NY officer pleads not guilty in mentally ill woman’s death

NEW YORK – A police sergeant was charged with murder Wednesday in the shooting of a 66-year-old mentally ill woman with a baseball bat, a death of the mayor called tragic and unacceptable.

Sgt. Hugh Barry pleaded not guilty at an arraignment Wednesday to charges which also included manslaughter and criminally negligent homicide in Deborah Danner October in the death. He was released on bail.

The police respond to a 911 call about an emotionally disturbed person like Barry, who has been with the New York Police Department for eight years, encountered Danner in her Bronx apartment.

Danner had been diagnosed with schizophrenia. Officers were called to her house a few times to take her to the hospital during psychiatric episodes, and had been able to get her away safely, Mayor Bill de Blasio said at the time.

On Oct. 18, Barry convinced Danner to drop a pair of scissors she had taken, police said. But when she picked up a baseball bat and tried to strike him, he fired two shots at her torso, she said.

Assistant district Attorney Wanda Perez-Maldonado, said Barry had ignored his training on the correct procedures for the treatment of people with mental illness.

He had a stun gun, but not used.

Sgt. Ed Mullins, the head of the Sergeants Benevolent Association, said Barry “not to work planning to kill someone.” He called the murder charge “obscene.”

“Officers risk their lives in these situations. It is a split-second decision,” said Mullins. “I firmly believe in the coming weeks and months that see you Sgt. Barry acquitted of all charges.”

Barry, 31, who had never fired his weapon, is suspended from the force while the criminal case plays. He was suspended without pay for 30 days.

New York City police respond to thousands of calls about emotionally disturbed people per year. Officers and commanders, Barry, one of them, receive training on how to deal with mentally ill people, that includes instruction in techniques to “de-escalate” a situation, rather than resort to force.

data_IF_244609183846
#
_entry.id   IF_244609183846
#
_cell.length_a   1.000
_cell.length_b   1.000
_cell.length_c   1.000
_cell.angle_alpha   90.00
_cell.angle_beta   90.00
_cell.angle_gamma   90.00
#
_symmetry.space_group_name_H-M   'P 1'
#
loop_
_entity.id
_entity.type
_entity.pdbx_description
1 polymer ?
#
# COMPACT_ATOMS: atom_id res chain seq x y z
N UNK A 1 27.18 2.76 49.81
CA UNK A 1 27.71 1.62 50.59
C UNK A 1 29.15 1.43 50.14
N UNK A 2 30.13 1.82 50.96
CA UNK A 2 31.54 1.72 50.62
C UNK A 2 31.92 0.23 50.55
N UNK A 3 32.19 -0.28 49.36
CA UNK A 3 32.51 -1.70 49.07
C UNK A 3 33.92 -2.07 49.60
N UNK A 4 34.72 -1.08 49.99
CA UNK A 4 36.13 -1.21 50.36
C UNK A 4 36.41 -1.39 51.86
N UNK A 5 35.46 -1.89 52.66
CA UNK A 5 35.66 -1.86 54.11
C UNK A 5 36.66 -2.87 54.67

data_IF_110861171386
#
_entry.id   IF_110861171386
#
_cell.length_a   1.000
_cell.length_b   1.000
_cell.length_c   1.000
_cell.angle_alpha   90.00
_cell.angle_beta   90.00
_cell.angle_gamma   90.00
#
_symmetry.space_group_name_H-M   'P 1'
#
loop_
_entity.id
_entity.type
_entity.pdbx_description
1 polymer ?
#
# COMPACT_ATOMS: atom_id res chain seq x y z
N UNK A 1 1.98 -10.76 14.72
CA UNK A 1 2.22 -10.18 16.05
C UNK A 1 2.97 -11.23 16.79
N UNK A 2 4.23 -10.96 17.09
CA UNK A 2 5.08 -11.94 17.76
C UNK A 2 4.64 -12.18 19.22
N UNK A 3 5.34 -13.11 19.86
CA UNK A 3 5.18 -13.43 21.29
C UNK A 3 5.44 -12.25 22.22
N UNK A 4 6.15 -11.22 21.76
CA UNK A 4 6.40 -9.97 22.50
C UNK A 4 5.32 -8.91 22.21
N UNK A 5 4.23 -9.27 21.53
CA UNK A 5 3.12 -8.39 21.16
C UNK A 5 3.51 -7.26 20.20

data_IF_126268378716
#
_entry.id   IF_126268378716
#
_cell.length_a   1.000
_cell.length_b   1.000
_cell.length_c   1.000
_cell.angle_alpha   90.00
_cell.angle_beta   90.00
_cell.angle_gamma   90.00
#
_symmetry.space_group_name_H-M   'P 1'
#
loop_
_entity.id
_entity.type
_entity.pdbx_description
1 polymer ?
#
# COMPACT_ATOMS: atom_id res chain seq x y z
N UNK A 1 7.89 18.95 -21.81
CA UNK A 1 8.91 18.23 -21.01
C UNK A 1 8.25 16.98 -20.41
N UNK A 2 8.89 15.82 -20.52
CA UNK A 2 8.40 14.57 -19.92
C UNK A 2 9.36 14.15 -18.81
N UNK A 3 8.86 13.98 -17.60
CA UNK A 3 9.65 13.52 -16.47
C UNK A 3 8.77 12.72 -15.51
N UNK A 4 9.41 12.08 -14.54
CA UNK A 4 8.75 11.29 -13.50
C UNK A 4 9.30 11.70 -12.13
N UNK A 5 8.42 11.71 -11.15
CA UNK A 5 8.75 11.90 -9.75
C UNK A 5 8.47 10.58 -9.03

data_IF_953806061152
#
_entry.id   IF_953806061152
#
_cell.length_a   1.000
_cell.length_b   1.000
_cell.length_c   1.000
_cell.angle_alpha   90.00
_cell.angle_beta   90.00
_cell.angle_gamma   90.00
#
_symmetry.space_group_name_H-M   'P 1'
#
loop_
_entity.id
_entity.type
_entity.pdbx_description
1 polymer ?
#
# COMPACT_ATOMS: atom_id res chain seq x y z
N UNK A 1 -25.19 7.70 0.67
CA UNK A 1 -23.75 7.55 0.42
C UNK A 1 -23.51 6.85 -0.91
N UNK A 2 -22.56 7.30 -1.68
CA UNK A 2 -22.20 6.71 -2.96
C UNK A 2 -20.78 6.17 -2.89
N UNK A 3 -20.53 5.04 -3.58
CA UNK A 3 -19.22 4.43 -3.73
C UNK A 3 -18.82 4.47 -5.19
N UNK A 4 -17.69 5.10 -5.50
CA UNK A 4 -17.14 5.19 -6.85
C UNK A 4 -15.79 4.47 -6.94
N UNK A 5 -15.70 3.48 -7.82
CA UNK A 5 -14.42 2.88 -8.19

Danner is the shooting led to protests and a rebuke of the mayor.

“Our officers need to use deadly force only when faced with a difficult situation. It is very difficult to see that the standard was met,” de Blasio said the day after the shooting. “Something went terribly wrong here.”

New York police Commissioner James O’neill, meanwhile, said at the time that the department failed by not using means other than lethal force.

District Attorney Darcel Clark said that they empaneled a special grand jury which for the past two months, the investigation of the case prior to the return of an indictment.

The officials and police reform advocates who have been convicted Danner is killing praised Barry’s arrest. Civil rights activist the Rev. Al Sharpton called it “a good step in a long walk in the direction of justice,” while Bronx Borough President Ruben Diaz Jr. said, it was the progress in “addressing an issue that has been long neglected, and that is how to deal with our mentally disabled residents in volatile situations.”

Danner’s death evoked memories of the 1984 police killing of another black Bronx woman, Eleanor Bumpurs, who was shot after waving a knife at officers while being evicted from her apartment.

Family members have said Danner was sick since her student days. She had done some computer-related work at one point and was a book-lover and artist, often sketching the people around her, a former lawyer of her said.

In a searing, eloquent 2012 essay about life with schizophrenia, they struggled with the death of mentally ill people, such as her at the hands of the police.

“We are all aware of the all too frequent news stories about the mentally ill who are against enforcement of the law instead of the mental health and the death,” she wrote in the essay, which she had given to her lawyer.


Associated Press writer Karen Matthews contributed to this report.

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